29 July 1998
"We don't know all the possibilities for life," says Andrew Ellington of the University of Texas, Austin. "If we found life on another planet, what could it be like, where could it live, what might it eat?" The search for life on Mars and other planets might eventually answer some of these questions, he said last week at an astrobiology workshop at the NASA Ames Research Center near San Francisco.
Meanwhile, however, Ellington has decided to take a different approach. If he couldn't find an extraterrestrial, he could try to make one instead. The building blocks of life might be very different on another planet, so he and his team decided to see if a terrestrial microbe could adapt to a major change in its diet.
They grew a strain of the bacterium Escherichia coli that can't make the amino acid tryptophan, an essential part of proteins. As a result, it requires a constant supply of tryptophan to grow.
The researchers also gave it a related synthetic amino acid, fluorotryptophan. This might conceivably be an essential component of life on another planet, but to life as we know it, fluorotryptophan is poison. When substituted for tryptophan, the impostor is incorporated into E. coli proteins and cripples the cells, killing them after about three divisions.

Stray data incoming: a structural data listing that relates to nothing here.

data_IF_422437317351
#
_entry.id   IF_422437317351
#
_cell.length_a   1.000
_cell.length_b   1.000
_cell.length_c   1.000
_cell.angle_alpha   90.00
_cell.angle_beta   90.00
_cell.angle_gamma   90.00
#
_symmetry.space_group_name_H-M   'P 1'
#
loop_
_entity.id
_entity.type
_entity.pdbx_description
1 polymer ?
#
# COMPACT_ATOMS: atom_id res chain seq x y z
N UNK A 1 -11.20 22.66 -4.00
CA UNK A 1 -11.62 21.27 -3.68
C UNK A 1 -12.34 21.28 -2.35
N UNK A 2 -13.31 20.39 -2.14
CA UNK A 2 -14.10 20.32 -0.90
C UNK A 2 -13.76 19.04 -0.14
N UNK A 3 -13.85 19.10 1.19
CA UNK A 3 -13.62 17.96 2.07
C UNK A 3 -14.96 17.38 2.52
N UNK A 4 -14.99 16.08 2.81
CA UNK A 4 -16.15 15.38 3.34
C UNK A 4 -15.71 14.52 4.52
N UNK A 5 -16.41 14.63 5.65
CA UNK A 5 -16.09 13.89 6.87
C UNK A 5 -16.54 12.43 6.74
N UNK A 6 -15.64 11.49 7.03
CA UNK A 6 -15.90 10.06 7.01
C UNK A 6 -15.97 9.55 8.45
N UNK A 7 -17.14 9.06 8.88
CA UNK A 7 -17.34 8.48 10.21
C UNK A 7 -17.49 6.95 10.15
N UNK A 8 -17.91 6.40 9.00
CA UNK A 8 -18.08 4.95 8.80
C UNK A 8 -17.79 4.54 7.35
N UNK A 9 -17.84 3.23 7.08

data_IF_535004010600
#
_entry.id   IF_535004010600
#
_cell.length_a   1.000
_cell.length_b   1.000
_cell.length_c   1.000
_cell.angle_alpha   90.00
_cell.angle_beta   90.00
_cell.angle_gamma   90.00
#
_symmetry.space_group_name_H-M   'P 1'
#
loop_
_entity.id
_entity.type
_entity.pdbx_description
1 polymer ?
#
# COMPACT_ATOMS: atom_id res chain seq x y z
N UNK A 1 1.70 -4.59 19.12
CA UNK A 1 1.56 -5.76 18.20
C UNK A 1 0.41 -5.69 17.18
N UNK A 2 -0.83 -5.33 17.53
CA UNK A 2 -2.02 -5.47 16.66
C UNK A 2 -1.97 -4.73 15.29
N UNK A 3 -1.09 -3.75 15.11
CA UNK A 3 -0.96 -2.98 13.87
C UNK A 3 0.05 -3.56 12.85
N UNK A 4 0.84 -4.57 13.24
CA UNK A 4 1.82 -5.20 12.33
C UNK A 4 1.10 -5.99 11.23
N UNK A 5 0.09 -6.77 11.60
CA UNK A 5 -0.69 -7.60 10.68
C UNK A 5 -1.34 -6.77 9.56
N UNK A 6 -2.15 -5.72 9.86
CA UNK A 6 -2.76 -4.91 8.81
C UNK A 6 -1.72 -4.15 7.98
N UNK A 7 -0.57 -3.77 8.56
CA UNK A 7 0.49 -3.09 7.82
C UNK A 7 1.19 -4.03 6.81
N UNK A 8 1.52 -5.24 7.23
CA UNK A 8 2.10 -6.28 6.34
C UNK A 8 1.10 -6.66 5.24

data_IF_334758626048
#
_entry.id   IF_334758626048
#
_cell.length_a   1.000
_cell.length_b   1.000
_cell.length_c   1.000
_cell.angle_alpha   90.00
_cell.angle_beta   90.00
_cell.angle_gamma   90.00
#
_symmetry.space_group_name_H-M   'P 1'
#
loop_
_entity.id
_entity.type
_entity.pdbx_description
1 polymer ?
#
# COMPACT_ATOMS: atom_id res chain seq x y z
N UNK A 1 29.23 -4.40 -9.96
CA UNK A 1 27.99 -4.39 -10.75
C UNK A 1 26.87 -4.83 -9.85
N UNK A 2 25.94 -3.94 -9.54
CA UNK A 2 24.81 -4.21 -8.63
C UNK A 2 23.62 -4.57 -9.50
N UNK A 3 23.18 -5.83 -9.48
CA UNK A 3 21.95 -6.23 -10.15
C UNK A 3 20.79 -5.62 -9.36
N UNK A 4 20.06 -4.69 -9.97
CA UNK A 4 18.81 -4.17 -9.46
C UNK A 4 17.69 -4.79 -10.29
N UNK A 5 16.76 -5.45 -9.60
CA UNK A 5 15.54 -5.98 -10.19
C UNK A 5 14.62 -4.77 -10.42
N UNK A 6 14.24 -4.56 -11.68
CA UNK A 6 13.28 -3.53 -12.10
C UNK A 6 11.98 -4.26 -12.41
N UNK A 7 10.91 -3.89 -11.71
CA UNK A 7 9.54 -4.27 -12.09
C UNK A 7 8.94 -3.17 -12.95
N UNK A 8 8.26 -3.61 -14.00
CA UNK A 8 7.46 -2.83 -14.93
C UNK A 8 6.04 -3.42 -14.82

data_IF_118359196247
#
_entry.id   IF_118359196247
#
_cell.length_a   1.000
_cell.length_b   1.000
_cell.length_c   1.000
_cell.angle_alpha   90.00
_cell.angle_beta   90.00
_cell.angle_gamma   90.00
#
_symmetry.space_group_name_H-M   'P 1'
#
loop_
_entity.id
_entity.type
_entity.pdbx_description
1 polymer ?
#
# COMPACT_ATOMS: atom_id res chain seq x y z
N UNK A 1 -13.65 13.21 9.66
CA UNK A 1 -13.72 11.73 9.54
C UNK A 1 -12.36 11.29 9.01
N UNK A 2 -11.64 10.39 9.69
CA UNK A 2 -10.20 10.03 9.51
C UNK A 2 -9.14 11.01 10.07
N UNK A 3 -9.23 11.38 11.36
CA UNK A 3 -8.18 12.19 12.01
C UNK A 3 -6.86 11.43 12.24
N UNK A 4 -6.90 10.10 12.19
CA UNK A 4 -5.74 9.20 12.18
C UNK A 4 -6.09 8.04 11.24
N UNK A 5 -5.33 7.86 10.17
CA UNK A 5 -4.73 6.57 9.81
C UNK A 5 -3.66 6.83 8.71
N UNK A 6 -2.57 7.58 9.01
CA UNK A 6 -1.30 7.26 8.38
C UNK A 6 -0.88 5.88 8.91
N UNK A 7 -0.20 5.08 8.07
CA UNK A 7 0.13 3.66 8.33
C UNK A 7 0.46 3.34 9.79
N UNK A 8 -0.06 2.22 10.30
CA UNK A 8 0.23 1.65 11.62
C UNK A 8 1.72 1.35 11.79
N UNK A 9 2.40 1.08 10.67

When the researchers gave the bacterial cultures a mixture of 95 per cent fluorotryptophan and 5 per cent normal tryptophan, the organisms barely coped and grew only slowly. But after many generations, the microbes started to divide more rapidly, suggesting they had developed mutations that helped them cope with fluorotryptophan's toxic effects. In small steps, the researchers increased the amount of the synthetic amino acid. The cells were eventually able to survive on a diet with 100 per cent fluorotryptophan and have divided for seven generations.
"The bacteria grow incredibly slowly," says Ellington, "but they are continuing to divide." His team is eager to discover what genetic tricks the microorganism has used to develop a taste for this unusual dish.
Ellington thinks this "unnatural selection" could encourage terrestrial microbes to live on inhospitable planets with very different sources of food. "There's no reason to think we can't simulate a piece of Mars in the lab and then coax something to live on it," he says.
He even suggests that such bacteria could terraform other worlds, by digesting toxic compounds in the soil and giving off gases that would help to make a planet's atmosphere more suitable for people to live on.
Author: Philip Cohen
New Scientist issue 1st August, page 14